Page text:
Nations Should Begin Removing Facebook, Twitter, and Google from Their Information Space

Legal options are a
start. The ultimate goal should be replacing Facebook, Twitter, and
Google with local alternatives like Russia, China, and many other
nations are already doing.

September 24, 2020(Tony Cartalucci – LD) – The Thaigovernment has begun legalproceedings against US-based social media platforms including Facebook,
Twitter, and Google. This comes at a time when nations around the globe
have begun pushing back against the abusive American tech firms and
their role in advancing US foreign policy and in particular, illegal US
interventions including war.

Not
only are these US-based tech companies refusing to follow Thai laws
regarding sedition, libel, and disinformation targeting national
security and sociopolitical-economic stability, they have pursued a
one-sided policy of censoring information critical of ongoing US-backed
anti-government protests – shadow banning or outright censoring any and
all accounts attempting to share information about documented US
government funding behind the organizations involved. 

Virtually every aspect of current, ongoing anti-government protests in Thailand are funded by the US government. 

 

The
US National Endowment for Democracy (NED) – an organization created by
the US government, funded by the US Congress, and overseen by both
Congress and the US State Department – funds everything from the Thai
opposition’s core leadership, to organizations petitioning the
government to rewrite the Thai constitution, to media organizations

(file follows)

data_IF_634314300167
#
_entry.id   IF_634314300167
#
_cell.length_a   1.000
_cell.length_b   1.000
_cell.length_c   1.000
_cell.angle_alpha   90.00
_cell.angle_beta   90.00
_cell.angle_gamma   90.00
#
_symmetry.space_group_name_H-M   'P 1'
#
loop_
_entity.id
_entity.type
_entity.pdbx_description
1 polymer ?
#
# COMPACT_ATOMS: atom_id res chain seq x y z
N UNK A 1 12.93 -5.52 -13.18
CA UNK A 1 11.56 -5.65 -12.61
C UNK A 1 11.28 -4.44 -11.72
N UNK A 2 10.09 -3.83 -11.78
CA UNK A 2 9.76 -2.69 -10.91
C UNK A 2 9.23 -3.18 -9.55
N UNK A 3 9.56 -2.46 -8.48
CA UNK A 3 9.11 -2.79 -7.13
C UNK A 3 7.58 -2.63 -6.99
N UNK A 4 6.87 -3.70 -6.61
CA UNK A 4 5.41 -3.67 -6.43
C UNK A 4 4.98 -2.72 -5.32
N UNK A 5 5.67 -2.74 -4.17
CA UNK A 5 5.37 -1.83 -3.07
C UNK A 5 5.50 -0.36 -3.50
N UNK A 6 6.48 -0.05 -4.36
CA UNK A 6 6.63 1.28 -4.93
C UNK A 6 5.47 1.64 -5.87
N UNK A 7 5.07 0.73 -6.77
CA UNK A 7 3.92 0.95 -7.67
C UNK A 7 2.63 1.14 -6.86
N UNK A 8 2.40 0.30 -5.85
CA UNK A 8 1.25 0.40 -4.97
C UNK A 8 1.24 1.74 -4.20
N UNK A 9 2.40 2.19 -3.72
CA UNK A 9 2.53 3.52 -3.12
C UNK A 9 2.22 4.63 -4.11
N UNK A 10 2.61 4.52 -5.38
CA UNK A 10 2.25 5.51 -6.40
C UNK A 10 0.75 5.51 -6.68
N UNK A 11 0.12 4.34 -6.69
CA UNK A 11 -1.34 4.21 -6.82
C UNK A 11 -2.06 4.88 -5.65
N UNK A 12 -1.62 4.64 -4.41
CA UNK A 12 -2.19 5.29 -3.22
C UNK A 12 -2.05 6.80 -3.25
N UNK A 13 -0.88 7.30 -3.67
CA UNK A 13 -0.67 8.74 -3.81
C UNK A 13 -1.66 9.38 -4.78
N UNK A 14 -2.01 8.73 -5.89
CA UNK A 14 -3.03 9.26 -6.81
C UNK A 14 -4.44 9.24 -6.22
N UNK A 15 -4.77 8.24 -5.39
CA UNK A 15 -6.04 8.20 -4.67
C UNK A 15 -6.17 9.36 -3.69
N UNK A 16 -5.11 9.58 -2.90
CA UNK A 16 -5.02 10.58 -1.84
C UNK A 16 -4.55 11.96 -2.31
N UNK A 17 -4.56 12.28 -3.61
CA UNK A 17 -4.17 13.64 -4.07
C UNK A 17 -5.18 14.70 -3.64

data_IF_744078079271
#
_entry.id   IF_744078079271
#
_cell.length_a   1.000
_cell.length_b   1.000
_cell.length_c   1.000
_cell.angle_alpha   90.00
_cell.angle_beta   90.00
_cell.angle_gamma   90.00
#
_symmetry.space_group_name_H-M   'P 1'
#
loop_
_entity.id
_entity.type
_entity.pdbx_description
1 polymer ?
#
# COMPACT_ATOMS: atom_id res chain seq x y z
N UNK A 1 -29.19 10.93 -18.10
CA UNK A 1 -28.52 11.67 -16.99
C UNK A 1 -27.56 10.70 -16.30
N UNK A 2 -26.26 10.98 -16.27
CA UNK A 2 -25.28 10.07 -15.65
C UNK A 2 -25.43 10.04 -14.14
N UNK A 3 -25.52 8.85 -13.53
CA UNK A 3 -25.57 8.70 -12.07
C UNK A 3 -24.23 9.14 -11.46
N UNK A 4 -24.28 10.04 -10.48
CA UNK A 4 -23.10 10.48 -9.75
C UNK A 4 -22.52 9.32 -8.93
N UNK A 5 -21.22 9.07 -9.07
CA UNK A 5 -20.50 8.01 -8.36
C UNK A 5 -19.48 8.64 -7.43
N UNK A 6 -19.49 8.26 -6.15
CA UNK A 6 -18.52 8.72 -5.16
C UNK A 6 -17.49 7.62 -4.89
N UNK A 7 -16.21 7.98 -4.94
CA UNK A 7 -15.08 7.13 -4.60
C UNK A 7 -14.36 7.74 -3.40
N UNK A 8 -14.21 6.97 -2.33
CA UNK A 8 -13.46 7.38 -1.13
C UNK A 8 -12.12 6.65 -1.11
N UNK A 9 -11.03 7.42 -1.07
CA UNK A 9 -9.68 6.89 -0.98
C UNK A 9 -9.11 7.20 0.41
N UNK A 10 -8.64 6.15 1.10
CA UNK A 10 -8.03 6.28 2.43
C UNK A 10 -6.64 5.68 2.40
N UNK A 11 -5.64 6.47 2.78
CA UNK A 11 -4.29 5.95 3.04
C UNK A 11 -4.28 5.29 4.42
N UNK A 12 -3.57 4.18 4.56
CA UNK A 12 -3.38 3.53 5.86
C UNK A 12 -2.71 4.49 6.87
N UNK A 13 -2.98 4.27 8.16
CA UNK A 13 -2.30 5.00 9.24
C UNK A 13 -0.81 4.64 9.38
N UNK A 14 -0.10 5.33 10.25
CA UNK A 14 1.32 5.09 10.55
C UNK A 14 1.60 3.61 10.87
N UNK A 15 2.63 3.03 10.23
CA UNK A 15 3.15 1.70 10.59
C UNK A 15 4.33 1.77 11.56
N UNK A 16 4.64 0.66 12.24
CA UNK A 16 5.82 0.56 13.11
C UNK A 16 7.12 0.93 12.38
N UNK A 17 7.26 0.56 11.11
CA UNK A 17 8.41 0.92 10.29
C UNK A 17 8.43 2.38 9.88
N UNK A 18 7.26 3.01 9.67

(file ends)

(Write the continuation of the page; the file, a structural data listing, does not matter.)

promoting the protests, and even groups who physically bring people to
rallies. 

 

READ MORE: The Complete Guide: US Government Role in Thailand’s “Student Protests”

 

Since verifying this information is as easy as going to the US NED’s own official website,
Twitter, Facebook, and Google’s concerted efforts to bury or altogether
ban accounts discussing this information on the grounds of “fake news”
is clear cut censorship designed specifically to aid US political
interference within Thailand’s internal political affairs – a violation
of the UN Charter regarding political independence and non-interference
as well as a direct attack on Thailand’s sovereignty. 

 

Facebook, Twitter, and Google are Extensions of US Interventionism

Facebook,
Twitter, and Google all openly serve as extensions of US special
interests having been documented to be working with the US government
and the US State Department in particular to use their platforms to help
advance US foreign policy. 

 

This was admittedly done throughout the the US-engineered “Arab Spring” in 2011. 

The New York Times in an article titled, “U.S. Groups Helped Nurture Arab Uprisings,”
not only admitted to the role the US government played in stirring up
unrest in the Arab World in 2011 – but also the role US-based social
media giants like Facebook and tech giant Google played, stating
(emphasis added):

Some
Egyptian youth leaders attended a 2008 technology meeting in New York,
where they were taught to use social networking and mobile technologies
to promote democracy. Among those sponsoring the meeting were Facebook, Google, MTV, Columbia Law School and the State Department.

Google has also admittedly helped the US government in its efforts to violently overthrow the government of Syria. The Independent in a 2016 article titled, “Google planned to help Syrian rebels bring down Assad regime, leaked Hillary Clinton emails claim,” would note Google’s activities regarding Syria:

An interactive tool created by Google was designed to encourage
Syrian rebels and help bring down the Assad regime, Hillary Clinton’s
leaked emails have reportedly revealed. 


By
tracking and mapping defections within the Syrian leadership, it was
reportedly designed to encourage more people to defect and ‘give
confidence’ to the rebel opposition.

Clearly, more is going on at Google than Internet searches – and a US
tech giant involved in an illegal war to violently overthrow the
government in Syria is a US tech giant that will willingly involve
itself in other US interventions around the globe as it, Facebook, and